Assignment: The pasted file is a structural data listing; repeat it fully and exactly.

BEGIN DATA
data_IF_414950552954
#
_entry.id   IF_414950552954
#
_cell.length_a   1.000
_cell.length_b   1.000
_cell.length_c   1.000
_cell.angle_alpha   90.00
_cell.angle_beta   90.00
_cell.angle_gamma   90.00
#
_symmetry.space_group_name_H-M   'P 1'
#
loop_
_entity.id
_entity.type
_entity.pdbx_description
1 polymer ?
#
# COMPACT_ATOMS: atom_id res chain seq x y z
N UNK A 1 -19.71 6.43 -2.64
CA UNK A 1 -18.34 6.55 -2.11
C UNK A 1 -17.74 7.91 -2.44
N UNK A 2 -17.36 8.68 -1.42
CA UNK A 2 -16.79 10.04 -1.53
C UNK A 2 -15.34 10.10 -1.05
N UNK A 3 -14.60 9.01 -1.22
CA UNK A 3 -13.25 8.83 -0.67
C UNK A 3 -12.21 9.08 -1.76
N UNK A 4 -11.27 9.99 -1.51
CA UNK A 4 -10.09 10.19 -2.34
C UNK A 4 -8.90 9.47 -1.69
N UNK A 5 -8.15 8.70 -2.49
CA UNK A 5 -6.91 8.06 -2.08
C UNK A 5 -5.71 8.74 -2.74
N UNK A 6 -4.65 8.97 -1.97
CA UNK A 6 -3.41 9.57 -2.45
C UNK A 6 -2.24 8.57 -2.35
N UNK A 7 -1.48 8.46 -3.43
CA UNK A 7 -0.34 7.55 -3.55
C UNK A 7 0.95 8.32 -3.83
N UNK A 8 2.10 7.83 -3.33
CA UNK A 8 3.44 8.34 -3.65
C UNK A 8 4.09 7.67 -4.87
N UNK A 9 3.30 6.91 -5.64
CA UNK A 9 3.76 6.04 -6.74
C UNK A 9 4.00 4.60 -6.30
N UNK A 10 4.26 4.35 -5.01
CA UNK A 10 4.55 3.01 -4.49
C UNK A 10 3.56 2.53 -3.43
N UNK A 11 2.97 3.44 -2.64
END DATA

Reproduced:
data_IF_414950552954
#
_entry.id   IF_414950552954
#
_cell.length_a   1.000
_cell.length_b   1.000
_cell.length_c   1.000
_cell.angle_alpha   90.00
_cell.angle_beta   90.00
_cell.angle_gamma   90.00
#
_symmetry.space_group_name_H-M   'P 1'
#
loop_
_entity.id
_entity.type
_entity.pdbx_description
1 polymer ?
#
# COMPACT_ATOMS: atom_id res chain seq x y z
N UNK A 1 -19.71 6.43 -2.64
CA UNK A 1 -18.34 6.55 -2.11
C UNK A 1 -17.74 7.91 -2.44
N UNK A 2 -17.36 8.68 -1.42
CA UNK A 2 -16.79 10.04 -1.53
C UNK A 2 -15.34 10.10 -1.05
N UNK A 3 -14.60 9.01 -1.22
CA UNK A 3 -13.25 8.83 -0.67
C UNK A 3 -12.21 9.08 -1.76
N UNK A 4 -11.27 9.99 -1.51
CA UNK A 4 -10.09 10.19 -2.34
C UNK A 4 -8.90 9.47 -1.69
N UNK A 5 -8.15 8.70 -2.49
CA UNK A 5 -6.91 8.06 -2.08
C UNK A 5 -5.71 8.74 -2.74
N UNK A 6 -4.65 8.97 -1.97
CA UNK A 6 -3.41 9.57 -2.45
C UNK A 6 -2.24 8.57 -2.35
N UNK A 7 -1.48 8.46 -3.43
CA UNK A 7 -0.34 7.55 -3.55
C UNK A 7 0.95 8.32 -3.83
N UNK A 8 2.10 7.83 -3.33
CA UNK A 8 3.44 8.34 -3.65
C UNK A 8 4.09 7.67 -4.87
N UNK A 9 3.30 6.91 -5.64
CA UNK A 9 3.76 6.04 -6.74
C UNK A 9 4.00 4.60 -6.30
N UNK A 10 4.26 4.35 -5.01
CA UNK A 10 4.55 3.01 -4.49
C UNK A 10 3.56 2.53 -3.43
N UNK A 11 2.97 3.44 -2.64